Linked episodes in the life of an émigré from a Portuguese fishing community in the Azores trace bitter legacies through three generations.
Barnacle love, meaning painfully conflicted passion—powerfully realized in the image of a marriage bed strewn with glass and barnacle shells in the title story—is the emotion that haunts Canadian De Sa’s dark, lyrical, sparely evoked sequence of tales, a finalist for the Giller Prize. Complicated connections between parents and children mark several stories, notably “Of God and Cod,” in which central figure Manuel Rebelo, favored by his harsh mother over his siblings, escapes the mid-Atlantic island of his birth and is almost drowned. Rescue will lead to romance, then a revelation of deception, in “Reason to Blame,” and as Manuel’s life unravels, so new disappointments occur. The title story explains his marriage to Georgina, not his first choice. And the volume’s second half, narrated by his son Antonio, exposes the parents’ unhappiness and Manuel’s financial failure. “Senhor Canada” observes Manuel and Antonio on Canada Day, the father drunk and sentimentally patriotic, the son consumed with shame. Sometimes overemphatic, the narrative sequence is threaded with themes and symbols: broken glass, suspicions of the church, “good hurt,” the need to escape. Manuel’s frustration and despair reach their apogee in “Mr. Wong Presents Jesus,” in which tragedy hovers on Christmas Eve.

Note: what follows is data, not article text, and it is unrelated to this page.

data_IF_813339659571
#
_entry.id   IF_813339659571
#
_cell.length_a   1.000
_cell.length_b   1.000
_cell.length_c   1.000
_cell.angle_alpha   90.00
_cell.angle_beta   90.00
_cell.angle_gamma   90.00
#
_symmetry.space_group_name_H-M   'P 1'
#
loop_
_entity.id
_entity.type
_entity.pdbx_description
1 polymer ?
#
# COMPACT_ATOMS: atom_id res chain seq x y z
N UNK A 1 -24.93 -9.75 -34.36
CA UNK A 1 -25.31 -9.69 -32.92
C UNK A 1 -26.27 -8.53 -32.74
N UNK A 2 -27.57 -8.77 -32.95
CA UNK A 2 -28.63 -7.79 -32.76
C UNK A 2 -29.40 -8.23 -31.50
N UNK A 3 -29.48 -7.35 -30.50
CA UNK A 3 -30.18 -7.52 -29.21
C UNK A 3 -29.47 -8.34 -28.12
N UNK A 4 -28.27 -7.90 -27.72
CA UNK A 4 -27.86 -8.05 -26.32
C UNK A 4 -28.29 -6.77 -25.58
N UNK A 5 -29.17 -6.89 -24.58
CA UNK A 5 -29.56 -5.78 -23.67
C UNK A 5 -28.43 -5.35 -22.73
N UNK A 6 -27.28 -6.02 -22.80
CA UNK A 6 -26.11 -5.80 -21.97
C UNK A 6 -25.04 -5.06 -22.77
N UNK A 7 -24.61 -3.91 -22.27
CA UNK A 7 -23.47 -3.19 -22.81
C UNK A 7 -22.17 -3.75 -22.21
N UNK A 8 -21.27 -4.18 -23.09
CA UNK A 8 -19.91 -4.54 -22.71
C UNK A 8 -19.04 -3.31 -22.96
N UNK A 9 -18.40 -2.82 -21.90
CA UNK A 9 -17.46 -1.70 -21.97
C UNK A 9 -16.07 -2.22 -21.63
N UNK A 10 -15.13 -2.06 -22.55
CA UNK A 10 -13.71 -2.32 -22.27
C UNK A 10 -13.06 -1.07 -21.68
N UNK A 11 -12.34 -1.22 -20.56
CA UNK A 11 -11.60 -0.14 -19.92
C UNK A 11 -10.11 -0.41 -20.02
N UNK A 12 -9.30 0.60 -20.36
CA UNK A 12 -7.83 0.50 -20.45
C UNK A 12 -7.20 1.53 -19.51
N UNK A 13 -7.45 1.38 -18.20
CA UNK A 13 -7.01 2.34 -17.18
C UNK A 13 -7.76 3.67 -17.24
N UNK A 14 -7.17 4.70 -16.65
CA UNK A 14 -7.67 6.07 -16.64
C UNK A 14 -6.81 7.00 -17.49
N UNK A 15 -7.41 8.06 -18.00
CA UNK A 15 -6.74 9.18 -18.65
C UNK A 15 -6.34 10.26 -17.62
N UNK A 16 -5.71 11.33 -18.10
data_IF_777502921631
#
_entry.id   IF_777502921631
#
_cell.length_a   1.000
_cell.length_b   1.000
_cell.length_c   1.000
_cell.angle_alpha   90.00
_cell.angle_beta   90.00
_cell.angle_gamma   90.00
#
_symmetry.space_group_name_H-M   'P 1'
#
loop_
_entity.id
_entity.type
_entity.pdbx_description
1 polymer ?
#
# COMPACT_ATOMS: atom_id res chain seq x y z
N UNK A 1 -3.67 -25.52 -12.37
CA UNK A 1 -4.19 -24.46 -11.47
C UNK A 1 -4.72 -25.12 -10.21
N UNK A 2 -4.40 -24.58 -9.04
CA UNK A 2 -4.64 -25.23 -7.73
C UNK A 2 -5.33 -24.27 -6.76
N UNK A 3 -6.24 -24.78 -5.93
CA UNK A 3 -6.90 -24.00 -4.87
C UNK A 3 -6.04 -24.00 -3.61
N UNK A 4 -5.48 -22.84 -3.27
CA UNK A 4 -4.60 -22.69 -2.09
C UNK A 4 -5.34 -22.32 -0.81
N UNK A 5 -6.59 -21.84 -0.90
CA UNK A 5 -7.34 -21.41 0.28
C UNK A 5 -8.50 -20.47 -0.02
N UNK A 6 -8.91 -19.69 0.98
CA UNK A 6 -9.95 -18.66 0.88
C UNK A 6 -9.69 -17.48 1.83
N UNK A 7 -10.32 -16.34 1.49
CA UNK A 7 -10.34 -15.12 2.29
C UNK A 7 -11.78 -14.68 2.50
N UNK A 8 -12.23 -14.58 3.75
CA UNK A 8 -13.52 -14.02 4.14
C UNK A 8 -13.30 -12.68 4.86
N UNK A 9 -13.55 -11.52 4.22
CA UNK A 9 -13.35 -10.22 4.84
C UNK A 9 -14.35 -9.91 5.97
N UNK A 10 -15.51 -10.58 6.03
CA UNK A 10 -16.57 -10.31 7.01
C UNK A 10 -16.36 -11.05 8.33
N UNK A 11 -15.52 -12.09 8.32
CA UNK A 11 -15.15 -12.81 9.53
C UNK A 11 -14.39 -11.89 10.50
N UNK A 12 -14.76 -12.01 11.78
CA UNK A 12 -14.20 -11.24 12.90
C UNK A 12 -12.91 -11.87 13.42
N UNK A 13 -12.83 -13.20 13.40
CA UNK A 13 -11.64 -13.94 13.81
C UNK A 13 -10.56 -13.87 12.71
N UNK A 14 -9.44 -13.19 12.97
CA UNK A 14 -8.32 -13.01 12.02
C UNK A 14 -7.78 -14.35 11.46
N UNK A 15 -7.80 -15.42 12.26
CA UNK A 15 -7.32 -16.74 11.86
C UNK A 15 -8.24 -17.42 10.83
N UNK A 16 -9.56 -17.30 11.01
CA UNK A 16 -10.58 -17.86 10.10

Intense, melancholy, occasionally overworked, De Sa’s brooding debut illumines displacement and despair with glinting literary highlights.